Verizon launches hacki-leaks

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Verizon launches hacki-leaks

Share your shame but not your name.

Verizon Business has launched VERIS - a web application that relies on insiders anonymously leaking how their company's systems have been breached - in an effort to gain a clearer picture of attacks on corporate IT systems.

Verizon has warned would-be leakers to do everything possible to ensure neither they nor their companies could be identified. 

Acknowledging that it could be a risky task, Verizon cautioned leakers to submit data using anonymising communications platform Tor, or a Public WiFi connection. 

 "Do NOT input information into the application that would directly or indirectly identify you or your organisation. Not only do we not want such information, it would serve no useful purpose."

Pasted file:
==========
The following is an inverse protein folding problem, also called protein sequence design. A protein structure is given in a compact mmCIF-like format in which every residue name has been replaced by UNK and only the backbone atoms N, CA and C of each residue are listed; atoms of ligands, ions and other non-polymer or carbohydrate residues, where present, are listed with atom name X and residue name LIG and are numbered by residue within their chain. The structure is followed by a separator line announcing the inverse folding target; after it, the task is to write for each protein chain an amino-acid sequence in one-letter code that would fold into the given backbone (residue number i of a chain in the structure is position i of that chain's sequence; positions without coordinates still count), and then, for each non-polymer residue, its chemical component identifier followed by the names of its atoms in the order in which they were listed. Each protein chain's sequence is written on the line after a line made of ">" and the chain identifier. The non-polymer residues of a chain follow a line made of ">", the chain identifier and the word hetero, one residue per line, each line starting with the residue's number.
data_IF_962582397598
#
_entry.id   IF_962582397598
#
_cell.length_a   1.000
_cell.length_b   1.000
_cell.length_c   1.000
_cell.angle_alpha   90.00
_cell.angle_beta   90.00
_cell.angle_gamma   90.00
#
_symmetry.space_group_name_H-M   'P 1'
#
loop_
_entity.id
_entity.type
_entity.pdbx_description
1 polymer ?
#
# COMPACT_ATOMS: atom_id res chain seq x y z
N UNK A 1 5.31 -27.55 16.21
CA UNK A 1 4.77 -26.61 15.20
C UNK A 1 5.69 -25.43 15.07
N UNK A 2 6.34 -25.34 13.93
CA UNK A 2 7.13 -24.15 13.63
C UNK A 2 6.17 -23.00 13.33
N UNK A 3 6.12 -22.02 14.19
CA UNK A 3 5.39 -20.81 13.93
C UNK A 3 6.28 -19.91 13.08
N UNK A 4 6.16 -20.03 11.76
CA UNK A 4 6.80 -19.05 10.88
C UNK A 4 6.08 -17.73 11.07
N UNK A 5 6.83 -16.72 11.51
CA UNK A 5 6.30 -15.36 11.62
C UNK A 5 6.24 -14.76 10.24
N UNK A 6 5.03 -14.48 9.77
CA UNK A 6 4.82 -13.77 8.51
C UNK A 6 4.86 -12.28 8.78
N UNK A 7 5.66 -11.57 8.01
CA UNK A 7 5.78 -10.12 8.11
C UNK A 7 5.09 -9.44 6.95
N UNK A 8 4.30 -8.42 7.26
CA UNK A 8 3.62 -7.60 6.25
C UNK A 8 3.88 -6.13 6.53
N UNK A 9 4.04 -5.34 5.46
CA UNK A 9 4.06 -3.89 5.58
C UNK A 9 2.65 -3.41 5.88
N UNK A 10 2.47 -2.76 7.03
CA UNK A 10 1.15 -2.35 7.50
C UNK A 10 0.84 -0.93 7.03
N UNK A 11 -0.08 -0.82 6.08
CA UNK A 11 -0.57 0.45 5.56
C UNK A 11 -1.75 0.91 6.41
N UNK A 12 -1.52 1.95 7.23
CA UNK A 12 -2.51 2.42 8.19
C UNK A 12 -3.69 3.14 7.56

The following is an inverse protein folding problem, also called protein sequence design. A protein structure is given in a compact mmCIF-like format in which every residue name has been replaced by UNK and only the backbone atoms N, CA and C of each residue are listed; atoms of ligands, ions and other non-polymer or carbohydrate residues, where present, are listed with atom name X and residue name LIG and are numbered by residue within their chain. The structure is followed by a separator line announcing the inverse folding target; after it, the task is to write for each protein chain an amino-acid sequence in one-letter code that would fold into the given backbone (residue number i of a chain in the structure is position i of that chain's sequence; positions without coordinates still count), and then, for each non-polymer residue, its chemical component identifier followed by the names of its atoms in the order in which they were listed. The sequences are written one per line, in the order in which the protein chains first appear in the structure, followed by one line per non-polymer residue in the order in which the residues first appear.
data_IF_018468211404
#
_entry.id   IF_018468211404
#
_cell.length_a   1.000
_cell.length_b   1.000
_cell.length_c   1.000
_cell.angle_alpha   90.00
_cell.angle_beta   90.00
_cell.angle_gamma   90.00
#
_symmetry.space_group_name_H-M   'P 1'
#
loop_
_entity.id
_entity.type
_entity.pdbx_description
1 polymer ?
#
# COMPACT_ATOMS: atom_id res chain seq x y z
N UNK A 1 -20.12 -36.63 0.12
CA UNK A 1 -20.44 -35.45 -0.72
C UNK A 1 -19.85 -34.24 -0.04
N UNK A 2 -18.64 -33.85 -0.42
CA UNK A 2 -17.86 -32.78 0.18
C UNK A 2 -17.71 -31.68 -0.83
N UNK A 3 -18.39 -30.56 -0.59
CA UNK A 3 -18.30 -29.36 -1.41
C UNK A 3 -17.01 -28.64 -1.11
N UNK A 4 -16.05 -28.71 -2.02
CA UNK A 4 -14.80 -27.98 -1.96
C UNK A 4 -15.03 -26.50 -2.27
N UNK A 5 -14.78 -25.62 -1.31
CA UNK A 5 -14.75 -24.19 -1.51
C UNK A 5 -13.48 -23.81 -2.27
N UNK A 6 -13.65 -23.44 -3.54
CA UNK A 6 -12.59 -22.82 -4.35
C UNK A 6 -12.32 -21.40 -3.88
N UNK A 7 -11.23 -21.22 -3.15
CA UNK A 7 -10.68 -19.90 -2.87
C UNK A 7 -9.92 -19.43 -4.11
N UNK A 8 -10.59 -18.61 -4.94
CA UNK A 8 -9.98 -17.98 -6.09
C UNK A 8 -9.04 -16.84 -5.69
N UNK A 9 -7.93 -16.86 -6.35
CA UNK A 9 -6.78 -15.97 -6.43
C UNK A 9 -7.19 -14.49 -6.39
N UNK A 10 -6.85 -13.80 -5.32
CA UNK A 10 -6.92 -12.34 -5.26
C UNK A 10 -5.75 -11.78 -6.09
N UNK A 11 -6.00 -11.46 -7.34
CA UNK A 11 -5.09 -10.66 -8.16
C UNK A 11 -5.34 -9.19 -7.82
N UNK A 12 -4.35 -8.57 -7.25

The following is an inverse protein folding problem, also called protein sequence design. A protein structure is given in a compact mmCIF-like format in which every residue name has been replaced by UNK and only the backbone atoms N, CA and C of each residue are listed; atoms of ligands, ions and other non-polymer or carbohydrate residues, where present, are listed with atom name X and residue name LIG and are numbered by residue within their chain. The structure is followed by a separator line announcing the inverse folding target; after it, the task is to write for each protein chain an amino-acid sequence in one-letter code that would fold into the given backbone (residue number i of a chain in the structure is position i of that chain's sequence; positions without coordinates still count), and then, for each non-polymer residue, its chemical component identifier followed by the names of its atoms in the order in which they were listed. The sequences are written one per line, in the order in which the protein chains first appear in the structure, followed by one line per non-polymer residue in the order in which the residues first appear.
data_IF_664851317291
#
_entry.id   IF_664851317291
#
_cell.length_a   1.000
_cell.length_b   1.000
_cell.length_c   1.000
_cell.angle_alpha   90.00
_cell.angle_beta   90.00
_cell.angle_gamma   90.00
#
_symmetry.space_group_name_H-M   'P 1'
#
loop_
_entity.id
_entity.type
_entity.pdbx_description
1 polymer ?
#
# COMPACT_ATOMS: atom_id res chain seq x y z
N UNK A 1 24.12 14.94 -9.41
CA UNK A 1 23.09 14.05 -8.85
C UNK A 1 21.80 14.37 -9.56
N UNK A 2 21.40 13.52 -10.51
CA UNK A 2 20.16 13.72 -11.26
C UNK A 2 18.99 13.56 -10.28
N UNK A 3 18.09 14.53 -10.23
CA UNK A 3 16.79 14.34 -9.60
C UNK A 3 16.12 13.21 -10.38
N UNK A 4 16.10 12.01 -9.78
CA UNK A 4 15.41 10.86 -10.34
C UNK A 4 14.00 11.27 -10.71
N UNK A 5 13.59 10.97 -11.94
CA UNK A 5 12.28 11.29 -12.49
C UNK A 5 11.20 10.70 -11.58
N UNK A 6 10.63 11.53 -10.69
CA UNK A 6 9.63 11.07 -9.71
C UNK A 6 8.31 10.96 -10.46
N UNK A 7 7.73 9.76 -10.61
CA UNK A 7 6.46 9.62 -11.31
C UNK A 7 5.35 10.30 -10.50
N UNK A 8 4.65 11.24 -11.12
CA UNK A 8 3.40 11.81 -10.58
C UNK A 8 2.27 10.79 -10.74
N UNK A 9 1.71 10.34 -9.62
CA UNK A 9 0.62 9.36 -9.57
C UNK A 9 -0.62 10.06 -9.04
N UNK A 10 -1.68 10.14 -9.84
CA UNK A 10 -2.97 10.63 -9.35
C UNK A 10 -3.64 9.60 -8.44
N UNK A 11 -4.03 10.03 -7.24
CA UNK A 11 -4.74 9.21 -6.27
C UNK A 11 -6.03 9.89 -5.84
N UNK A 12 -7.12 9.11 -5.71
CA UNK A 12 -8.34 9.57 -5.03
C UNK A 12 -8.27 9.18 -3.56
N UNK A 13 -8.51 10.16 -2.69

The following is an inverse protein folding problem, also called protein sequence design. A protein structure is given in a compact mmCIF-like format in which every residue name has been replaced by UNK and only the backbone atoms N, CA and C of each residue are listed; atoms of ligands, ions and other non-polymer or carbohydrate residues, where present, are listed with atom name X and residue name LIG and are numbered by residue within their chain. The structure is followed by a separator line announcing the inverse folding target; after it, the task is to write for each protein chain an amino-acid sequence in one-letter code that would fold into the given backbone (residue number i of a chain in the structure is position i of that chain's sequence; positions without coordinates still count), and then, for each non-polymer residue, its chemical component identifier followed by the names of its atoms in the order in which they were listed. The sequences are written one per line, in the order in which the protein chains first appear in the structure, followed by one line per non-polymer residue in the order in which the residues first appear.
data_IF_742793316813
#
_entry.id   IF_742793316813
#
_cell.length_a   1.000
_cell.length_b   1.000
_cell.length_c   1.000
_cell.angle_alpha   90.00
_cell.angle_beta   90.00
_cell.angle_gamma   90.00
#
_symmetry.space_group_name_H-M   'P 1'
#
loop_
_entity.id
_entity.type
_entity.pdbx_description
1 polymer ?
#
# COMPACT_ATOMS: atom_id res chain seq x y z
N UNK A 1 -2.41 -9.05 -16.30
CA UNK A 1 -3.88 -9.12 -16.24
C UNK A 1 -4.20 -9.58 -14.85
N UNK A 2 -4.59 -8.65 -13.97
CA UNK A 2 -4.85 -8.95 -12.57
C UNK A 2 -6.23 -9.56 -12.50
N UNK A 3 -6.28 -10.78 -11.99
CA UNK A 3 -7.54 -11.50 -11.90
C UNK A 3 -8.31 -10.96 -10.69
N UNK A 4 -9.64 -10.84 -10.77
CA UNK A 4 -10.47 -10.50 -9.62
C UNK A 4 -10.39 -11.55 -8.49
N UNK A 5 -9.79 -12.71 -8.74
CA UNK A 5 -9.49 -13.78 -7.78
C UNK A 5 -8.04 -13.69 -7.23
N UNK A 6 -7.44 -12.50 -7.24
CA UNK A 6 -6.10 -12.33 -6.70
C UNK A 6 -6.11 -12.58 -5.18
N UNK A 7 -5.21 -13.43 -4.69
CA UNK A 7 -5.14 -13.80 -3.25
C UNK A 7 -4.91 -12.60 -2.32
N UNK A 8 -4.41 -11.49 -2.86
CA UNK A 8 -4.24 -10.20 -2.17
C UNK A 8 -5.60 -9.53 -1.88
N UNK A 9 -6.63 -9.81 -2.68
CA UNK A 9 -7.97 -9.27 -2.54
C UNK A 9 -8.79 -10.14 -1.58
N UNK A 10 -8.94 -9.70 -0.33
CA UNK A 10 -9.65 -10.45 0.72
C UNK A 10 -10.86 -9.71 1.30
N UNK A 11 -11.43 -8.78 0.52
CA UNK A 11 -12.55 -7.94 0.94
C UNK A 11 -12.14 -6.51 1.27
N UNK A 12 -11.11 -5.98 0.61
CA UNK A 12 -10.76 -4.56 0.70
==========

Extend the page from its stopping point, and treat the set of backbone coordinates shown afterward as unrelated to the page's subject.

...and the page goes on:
Alexander Hutton, a principal of research and intelligence at Verizon Business told technology website CNet that the site would benefit the community. 

"The valid data helps us all learn from mistakes," he said. 

Once a leaker submits their tale, the application will return a free report that compares to it other incidents and determine whether it was common or rare. 

The system, which can technically be accessed by anyone, contains five sets of questions, covering a company's profile, such as location and staff numbers. 

A user would be asked whether, for example, systems were hacked, whether an activist group or an insider was believed responsible, and where they believed the attack to originate from. 

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